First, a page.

The music:

In listening to Count Basie’s recording of “Plymouth Rock,” I am struck by how successfully he sythesized from conception, through development of the music, through its performance and recording, his idea of how this band was going to sound. The bedrock upon which all of this rests is the blues. From that, Basie, through arranger Neal Hefti, built the music to an explosive climax via a slow, indeed insinuating process of gradualism, with a few contrasts, both large and small, along the way. Also, Basie’s tempo selection is perfect to accomplish all of this, to maximum musical effect. “He wanted a slow blues with an enormous number of ensemble choruses in it” recalled Hefti, somewhat dubiously many years later. (4) Basie harbored no doubts however: he knew what would work.

The cup-muted trumpet soloist is Joe Newman, (shown above left) a veteran of big bands going back to his service starting in 1941 with Lionel Hampton. His work as a sidemen in Count Basie’s band began in 1943, and continued off and on for the next 15 years. The tenor saxophone soloist is young (then 25 years old) Frank Foster (at right), who would become a major soloist in the Basie band through the 1950s and beyond. He had just gotten out of the army, and had been recommended to Basie by both popular vocalist Billy Eckstine, who acted as an unofficial patron of the new Basie band, and Ernie Wilkins, another saxophonist in the Basie band then.(5) The best adjectives I can use to define the playing of Newman and Foster in this performance are funky and muscular. These adjectives could also be used to describe the music of the entire Basie band itself, which is exactly what Basie had in mind.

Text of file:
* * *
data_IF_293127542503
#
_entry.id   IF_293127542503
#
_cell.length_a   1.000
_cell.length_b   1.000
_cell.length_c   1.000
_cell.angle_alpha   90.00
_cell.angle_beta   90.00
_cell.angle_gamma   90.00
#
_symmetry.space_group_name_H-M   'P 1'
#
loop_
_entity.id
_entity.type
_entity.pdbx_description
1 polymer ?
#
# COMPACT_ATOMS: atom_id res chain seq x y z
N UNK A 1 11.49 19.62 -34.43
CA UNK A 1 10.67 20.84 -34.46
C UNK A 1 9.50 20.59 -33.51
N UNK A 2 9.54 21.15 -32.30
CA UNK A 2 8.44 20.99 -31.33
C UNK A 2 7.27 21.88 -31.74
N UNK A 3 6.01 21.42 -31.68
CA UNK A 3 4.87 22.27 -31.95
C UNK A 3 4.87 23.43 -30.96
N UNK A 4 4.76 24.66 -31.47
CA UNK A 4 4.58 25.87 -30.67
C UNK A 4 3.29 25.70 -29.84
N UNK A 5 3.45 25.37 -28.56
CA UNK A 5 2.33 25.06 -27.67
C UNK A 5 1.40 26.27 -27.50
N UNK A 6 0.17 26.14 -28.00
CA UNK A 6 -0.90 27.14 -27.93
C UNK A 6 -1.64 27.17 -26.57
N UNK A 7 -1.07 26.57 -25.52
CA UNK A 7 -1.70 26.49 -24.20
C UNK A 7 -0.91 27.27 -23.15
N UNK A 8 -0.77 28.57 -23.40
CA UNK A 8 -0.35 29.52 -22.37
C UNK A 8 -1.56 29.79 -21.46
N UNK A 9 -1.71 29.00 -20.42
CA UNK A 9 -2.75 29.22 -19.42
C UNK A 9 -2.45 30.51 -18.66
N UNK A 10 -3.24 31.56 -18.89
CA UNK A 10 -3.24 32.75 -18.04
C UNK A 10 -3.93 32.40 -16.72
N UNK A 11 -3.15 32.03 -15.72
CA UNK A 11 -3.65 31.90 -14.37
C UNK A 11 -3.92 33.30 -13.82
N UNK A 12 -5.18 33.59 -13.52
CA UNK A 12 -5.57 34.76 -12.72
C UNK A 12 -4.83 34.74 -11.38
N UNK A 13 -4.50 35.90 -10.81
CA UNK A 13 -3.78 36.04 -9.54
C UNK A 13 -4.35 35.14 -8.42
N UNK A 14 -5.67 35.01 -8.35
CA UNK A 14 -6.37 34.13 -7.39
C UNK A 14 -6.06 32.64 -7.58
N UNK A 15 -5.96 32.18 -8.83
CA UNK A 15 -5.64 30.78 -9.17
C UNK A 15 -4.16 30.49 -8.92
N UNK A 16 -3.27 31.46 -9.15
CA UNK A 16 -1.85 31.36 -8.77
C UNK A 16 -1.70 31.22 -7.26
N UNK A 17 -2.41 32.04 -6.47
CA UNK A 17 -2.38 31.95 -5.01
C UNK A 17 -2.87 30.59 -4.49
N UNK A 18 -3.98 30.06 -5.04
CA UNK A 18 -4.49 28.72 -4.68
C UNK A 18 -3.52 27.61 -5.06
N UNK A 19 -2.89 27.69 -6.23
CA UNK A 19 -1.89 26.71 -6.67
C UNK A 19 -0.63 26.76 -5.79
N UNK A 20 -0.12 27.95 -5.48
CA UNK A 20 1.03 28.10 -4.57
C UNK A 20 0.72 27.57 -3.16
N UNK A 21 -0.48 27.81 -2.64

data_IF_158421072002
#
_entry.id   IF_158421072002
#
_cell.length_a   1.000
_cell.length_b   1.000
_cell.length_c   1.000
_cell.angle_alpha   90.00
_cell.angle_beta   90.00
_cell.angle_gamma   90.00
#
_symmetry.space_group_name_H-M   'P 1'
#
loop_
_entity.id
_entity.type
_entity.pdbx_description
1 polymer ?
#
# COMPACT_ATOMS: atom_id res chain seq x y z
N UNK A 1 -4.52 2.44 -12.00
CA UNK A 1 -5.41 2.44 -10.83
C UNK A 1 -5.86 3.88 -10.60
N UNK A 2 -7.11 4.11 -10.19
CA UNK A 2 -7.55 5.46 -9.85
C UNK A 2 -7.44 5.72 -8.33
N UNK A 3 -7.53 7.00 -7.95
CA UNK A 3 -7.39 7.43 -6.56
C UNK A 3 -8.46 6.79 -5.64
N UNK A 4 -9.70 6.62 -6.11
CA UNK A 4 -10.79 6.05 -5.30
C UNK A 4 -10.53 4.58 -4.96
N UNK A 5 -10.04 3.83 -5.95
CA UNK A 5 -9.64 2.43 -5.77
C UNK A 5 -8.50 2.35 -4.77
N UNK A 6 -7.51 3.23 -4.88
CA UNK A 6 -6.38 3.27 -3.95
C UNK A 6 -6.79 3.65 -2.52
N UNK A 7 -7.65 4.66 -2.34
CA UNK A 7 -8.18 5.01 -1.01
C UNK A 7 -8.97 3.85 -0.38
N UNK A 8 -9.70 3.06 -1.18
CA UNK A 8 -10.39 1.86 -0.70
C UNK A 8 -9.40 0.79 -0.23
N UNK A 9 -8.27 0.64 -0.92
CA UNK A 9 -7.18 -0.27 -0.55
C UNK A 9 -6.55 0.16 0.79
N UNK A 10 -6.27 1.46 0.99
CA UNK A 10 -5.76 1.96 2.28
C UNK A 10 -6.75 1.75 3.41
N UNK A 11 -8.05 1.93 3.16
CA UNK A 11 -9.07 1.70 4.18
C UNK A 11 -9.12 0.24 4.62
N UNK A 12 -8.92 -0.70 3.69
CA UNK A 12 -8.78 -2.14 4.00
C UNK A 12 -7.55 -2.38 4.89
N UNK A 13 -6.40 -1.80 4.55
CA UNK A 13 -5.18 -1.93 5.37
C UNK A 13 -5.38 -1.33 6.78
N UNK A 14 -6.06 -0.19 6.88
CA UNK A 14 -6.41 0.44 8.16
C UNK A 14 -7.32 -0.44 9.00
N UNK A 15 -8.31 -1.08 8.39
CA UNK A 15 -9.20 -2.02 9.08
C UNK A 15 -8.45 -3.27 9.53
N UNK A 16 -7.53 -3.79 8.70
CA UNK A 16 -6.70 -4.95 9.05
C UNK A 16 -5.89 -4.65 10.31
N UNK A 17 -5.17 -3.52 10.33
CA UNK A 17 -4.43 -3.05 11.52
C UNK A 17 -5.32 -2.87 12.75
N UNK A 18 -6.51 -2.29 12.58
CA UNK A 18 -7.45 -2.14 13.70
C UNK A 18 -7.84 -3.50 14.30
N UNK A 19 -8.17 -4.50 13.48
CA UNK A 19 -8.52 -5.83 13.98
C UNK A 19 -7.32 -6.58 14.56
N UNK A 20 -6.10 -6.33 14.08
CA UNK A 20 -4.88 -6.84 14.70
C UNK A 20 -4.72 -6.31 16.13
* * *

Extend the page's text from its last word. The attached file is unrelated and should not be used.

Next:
“Plymouth Rock”

Composed and arranged by Neal Hefti; transcribed from the Clef recording by Sammy Nestico.

Recorded by Billy May and the Swing Era Orchestra for Capitol on December 13, 1971 in Hollywood, California.

Billy May, directing: John Audino, first trumpet; John Best, Joe Graves and Uan Rasey and Walter “Pete” Candoli, trumpets; Francis “Joe” Howard, Dick Nash, Lloyd Ulyate and Lew McCreary, trombones; Marshal Royal, first alto saxophone; Wilbur Schwartz, alto saxophone; Justin Gordon and Don Raffell tenor saxophones; Chuck Gentry, baritone saxophone; Ray Sherman, piano; Jack Marshall, guitar; Morty Corb, bass; Nick Fatool, drums.

The music:

This brilliant performance of “Plymouth Rock,” facilitated by master arranger and conductor Billy May, captures the funky and muscular spirit of the Basie original perfectly, and yet it also has its own slightly different charm. The soloists here are Pete Candoli (shown at left with Billy May) on cup-muted trumpet, and Don Raffell on the edgy tenor saxophone. Others in the band who perform splendidly are pianist Ray Sherman, paying homage to Basie, lead trumpeter John Audino (below right), bassist Morty Corb, and drummer Nick Fatool.

This, like all other the music presented here at swingandbeyond.com, is classic American music that should be performed and enjoyed today. Great music occupies its own present tense.

The recordings presented in this post were digitally remastered by Mike Zirpolo.


(1) This quote from Neal Hefti was taken from The Swing Era …Curtain Call, (1972), notes on the music, 60, by Frank Kappler. Hereafter Kappler.

(2) Basie’s “Old Testament” band was the one he led from the mid-1930s until 1950, when he was forced to disband because of changing market trends in the world of swing. His “New Testament” band was inaugurated in 1952, and continued operation until Basie’s death in 1984.

(3) Count Basie …A Bio-Discography, by Chris Sheridan, (1986), 360.

(4) Kappler, ibid.

(5) Good Morning Blues …The Autobiography of Count Basie, as told to Albert Murray, (1985) 301.


Here is a link to another post here at swingandbeyond.com that contains a concise summary of how Count Basie’s “New Testament” band came into existence in the early 1950s. https://swingandbeyond.com/2017/02/04/blues-in-hoss-flat-1958-count-basie/

Here is a link to a marvelous Neal Hefti arrangement done for Woody Herman’s band: https://swingandbeyond.com/2016/12/10/let-it-snow-1945-woody-herman/

And here is a link to a great performance by a band that in some ways was a descendant of the 1950s Count Basie band, and which was co-led by a Basie alumnus, trumpeter/arranger Thad Jones, featuring a brilliant tenor saxophone solo by Frank Foster: https://swingandbeyond.com/2017/05/06/cherry-juice-1976-thad-jonesmel-lewis-jazz-orchestra/